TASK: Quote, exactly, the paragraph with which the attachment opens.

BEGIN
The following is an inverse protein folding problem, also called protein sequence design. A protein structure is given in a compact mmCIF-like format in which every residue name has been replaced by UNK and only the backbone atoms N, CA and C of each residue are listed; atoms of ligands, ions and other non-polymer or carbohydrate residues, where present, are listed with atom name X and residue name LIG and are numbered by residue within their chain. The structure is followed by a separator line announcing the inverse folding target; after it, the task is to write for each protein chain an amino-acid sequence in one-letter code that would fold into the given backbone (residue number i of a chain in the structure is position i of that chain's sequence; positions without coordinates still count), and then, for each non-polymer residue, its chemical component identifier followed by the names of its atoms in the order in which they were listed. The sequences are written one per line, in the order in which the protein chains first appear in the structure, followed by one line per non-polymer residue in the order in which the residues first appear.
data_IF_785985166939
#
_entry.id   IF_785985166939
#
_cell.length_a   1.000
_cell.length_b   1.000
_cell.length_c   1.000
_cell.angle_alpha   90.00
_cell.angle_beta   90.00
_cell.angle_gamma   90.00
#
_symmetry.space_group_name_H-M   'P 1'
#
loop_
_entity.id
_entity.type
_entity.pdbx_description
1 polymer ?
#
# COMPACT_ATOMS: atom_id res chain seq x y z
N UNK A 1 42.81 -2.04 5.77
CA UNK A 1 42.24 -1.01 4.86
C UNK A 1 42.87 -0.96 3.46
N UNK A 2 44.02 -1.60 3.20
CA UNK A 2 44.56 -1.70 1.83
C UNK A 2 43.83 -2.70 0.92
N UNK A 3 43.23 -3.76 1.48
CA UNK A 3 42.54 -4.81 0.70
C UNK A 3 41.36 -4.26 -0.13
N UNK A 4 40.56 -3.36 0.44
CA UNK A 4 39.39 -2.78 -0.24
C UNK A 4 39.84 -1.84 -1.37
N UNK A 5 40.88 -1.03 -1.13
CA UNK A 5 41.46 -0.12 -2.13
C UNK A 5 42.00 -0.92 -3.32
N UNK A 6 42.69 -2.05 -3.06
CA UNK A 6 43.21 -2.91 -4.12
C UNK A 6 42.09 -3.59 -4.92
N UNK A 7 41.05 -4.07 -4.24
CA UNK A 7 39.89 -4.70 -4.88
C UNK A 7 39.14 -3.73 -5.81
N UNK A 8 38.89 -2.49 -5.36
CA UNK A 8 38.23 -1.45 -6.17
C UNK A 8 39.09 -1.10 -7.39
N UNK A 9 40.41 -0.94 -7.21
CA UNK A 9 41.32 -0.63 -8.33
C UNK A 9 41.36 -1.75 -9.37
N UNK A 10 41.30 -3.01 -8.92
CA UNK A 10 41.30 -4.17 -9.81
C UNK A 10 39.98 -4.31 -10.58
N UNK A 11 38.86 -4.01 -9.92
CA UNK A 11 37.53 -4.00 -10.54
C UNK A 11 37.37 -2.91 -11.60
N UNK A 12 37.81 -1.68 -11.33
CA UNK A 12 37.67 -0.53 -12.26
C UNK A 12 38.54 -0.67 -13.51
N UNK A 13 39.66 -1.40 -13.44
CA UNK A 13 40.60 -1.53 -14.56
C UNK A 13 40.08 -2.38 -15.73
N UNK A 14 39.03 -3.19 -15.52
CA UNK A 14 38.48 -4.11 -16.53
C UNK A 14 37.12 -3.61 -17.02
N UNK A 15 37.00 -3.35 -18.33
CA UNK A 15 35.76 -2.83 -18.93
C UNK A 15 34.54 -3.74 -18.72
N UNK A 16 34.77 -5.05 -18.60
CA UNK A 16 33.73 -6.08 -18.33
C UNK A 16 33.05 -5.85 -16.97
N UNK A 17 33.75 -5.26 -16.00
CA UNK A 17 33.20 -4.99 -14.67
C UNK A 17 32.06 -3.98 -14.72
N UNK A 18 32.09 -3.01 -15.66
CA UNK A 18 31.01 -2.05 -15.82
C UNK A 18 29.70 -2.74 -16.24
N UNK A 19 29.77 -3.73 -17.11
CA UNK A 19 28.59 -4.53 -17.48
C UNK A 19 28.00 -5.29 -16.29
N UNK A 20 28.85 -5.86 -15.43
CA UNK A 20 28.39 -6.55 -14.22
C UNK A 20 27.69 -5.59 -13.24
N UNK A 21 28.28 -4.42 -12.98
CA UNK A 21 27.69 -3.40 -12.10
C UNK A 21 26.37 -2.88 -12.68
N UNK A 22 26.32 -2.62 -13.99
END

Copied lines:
The following is an inverse protein folding problem, also called protein sequence design. A protein structure is given in a compact mmCIF-like format in which every residue name has been replaced by UNK and only the backbone atoms N, CA and C of each residue are listed; atoms of ligands, ions and other non-polymer or carbohydrate residues, where present, are listed with atom name X and residue name LIG and are numbered by residue within their chain. The structure is followed by a separator line announcing the inverse folding target; after it, the task is to write for each protein chain an amino-acid sequence in one-letter code that would fold into the given backbone (residue number i of a chain in the structure is position i of that chain's sequence; positions without coordinates still count), and then, for each non-polymer residue, its chemical component identifier followed by the names of its atoms in the order in which they were listed. The sequences are written one per line, in the order in which the protein chains first appear in the structure, followed by one line per non-polymer residue in the order in which the residues first appear.